Pie in the sky

The dip in dining-out dollars has been a boon for certain menu items—and pizza is one of them. Pizza sales are going strong and pizza-centric chains are in growth mode. What’s more, entrée pizzas are now served in 30 percent of all restaurants, according to Datassential MenuTrends Direct.

The dip in dining-out dollars has been a boon for certain menu items—and pizza is one of them. Pizza sales are going strong and pizza-centric chains are in growth mode. What’s more, entrée pizzas are now served in 30 percent of all restaurants, according to Datassential MenuTrends Direct.

“Pizza is a communal, comfort food,” says John Arena, co-owner of the five-location Metro Pizza in Las Vegas. “People are looking for a social food experience when they go out to eat today,” adds Jack Butorac, president and CEO of the 199-unit Marco’s. “Pizza equals value during tough economic times.” It’s also a value for operators. Even with higher ingredient costs, pizza delivers good profit margin.

Making a pizza can involve many purchasing decisions. Prepare dough from scratch or buy frozen balls or sheeted doughs? Fresh mozzarella logs or pre-shredded cheese? How thick the pepperoni and how large the sausage chunks? The permutations are numerous, but these operators have figured out smart strategies.

Russell Bellanca, President, Alfredo of Rome and owner Trattoria Cinque, NYC

What we purchase: We go to great lengths to bring in products from Italy, including lardo from Colonnata, guanciale (pork jowl), pancetta and canned San Marzano tomatoes. We use fresh mozzarella but not mozzarella di bufala; it is too soft.

Point of differentiation: We were the first to menu brunch pizzas with eggs. Our pizzas are in the thin-crust Roman style—we’re not about dumping lots of product on top. I believe there’s an overuse of cheese on pizzas in this country. 

Equipment: Basic oven with pizza stone.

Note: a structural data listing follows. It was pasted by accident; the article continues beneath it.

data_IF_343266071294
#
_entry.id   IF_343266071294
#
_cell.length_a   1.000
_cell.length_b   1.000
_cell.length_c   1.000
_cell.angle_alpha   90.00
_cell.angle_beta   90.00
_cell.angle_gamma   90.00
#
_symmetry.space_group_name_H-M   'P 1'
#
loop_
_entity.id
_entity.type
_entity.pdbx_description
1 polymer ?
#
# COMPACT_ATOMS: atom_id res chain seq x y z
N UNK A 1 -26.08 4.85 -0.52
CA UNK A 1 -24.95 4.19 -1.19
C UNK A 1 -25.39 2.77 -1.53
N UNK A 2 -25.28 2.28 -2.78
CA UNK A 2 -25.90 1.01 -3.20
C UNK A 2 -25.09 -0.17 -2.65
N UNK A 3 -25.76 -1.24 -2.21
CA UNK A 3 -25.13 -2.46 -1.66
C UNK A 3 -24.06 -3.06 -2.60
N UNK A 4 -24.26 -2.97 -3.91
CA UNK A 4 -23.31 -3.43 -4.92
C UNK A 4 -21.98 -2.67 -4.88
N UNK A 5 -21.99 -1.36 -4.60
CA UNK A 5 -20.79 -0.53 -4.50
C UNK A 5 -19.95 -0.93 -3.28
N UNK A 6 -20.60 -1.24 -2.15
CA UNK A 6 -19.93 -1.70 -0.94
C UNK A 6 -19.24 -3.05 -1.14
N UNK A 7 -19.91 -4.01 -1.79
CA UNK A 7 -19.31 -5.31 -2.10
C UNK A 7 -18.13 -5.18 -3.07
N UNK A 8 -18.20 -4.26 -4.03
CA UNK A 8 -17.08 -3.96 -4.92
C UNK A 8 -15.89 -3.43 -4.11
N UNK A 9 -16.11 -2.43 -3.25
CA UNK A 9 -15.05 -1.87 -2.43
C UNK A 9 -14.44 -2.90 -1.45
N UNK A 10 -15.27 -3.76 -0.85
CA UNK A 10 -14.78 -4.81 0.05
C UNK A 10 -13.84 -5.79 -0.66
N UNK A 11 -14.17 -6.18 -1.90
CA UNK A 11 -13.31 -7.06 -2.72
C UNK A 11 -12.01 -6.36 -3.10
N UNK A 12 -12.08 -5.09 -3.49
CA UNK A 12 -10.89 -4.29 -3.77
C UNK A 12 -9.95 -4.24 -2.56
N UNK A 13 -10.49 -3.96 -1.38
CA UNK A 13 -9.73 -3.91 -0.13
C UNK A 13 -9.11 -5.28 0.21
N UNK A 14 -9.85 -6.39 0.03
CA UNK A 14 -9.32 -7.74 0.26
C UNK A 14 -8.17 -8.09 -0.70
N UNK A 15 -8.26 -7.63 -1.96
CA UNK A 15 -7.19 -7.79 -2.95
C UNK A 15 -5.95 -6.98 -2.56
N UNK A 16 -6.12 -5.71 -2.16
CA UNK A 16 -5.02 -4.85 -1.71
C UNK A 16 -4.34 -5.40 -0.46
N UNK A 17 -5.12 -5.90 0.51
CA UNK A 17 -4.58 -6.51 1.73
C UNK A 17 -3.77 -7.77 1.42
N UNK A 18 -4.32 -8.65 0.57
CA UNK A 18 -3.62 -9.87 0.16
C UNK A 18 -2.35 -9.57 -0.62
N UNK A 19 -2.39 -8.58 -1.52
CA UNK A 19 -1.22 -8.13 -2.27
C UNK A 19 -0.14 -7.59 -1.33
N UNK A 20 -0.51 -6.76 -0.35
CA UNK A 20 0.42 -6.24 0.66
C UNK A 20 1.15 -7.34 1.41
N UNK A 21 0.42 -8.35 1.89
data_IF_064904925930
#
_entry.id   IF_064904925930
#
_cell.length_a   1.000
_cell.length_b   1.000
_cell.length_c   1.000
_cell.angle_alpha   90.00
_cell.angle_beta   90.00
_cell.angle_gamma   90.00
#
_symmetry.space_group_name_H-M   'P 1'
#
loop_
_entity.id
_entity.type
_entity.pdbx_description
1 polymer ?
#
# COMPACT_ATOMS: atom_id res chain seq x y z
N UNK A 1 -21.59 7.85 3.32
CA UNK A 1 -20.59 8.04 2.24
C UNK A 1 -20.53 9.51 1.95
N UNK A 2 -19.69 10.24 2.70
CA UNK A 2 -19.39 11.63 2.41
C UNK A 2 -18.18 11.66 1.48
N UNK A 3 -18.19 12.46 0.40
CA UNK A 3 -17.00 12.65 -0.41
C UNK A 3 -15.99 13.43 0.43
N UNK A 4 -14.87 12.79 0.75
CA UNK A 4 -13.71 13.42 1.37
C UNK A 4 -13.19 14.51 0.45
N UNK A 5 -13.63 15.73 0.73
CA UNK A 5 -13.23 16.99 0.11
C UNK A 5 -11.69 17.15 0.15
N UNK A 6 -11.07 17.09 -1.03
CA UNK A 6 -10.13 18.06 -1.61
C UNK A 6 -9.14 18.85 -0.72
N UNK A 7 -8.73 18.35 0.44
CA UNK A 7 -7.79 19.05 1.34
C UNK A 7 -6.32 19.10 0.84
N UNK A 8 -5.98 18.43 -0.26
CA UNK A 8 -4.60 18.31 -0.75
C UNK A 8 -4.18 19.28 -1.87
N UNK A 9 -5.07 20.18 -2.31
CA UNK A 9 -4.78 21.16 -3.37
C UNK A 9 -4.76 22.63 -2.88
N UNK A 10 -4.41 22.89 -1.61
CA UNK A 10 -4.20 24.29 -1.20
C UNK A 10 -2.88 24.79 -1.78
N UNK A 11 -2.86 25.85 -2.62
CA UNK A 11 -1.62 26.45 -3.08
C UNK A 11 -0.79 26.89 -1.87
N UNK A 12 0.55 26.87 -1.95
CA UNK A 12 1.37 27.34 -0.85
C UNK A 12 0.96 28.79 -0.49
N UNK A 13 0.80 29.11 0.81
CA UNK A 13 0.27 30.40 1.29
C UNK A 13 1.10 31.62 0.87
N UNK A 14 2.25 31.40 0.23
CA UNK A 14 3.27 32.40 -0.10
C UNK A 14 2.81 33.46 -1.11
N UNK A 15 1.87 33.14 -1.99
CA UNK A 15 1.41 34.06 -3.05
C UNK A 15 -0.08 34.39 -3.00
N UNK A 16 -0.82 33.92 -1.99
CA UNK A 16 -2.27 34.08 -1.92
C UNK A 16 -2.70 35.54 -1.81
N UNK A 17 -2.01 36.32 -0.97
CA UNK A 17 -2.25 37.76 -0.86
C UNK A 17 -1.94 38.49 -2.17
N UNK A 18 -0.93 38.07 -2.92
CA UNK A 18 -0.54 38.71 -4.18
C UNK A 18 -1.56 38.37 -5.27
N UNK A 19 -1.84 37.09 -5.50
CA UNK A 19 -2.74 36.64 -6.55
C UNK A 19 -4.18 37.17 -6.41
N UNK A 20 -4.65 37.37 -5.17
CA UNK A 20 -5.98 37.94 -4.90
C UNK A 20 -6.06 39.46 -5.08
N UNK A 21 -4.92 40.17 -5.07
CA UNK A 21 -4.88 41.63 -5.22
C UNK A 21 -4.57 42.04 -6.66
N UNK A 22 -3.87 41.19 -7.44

Challenges: Pricing on pizza has to be low because people perceive it as a less expensive menu item. To add to the perceived value, we present our personal-size pizzas on a wood board.

Buying tips: Our toppings use less product but better product and we take a slightly lower profit margin on our pizzas.

What’s cooking: We’re thinking about a cheese-less pizza for the lactose-intolerant and more vegetarian and dessert pizzas.

Bill Hancox, VP of Food Services, Boston’s Restaurant & Sports Bar, Dallas, Texas

What we purchase: We start with privately blended flour and fresh cake yeast for our crust. We contract to buy tomatoes all at once, off the first crush. Our mozzarella is very specific—partially skim, purchased in 10-pound blocks from Laprino Foods.

Point of differentiation: Our pizza is a happy medium between New York crisp-crust and Chicago deep-dish. The dough is our unique piece; it’s mixed at each store.

Equipment: Lincoln impinger ovens. We switched from a deck to conveyor oven for more consistent results.

Challenges: Consistency. We analyze our flour periodically to make sure the percentages of wheat are the same. Toppings like pepperoni, ham and sausage are all made to spec by our vendors. Solid partnerships with our suppliers assure success.

Buying Tips: Cheese prices were very high about a year and a half ago, but then we saw a big drop. We thought it might be speculation, so we priced against the New York Cheddar block market and it worked. We’re buying quality mozzarella at 3 to 8 cents lower than the house brand.

What’s cooking: In 2009, we introduced a whole-wheat crust, and Florentine pizza on whole wheat is now our number two seller. In response to customer demand, we also added a gluten-free pizza and it’s really been embraced by celiac groups. We’re also doing more veggie pizzas, using large pieces of vegetables and fresh herbs.

John Arena, Co-owner Metro Pizza, Las Vegas, Nevada

What we purchase: Mostly American products—the best in the world! Fresh mozzarella, vine-ripened tomatoes from Modesto (picked and packed by Stanislaus), sausage and U.S. milled flour.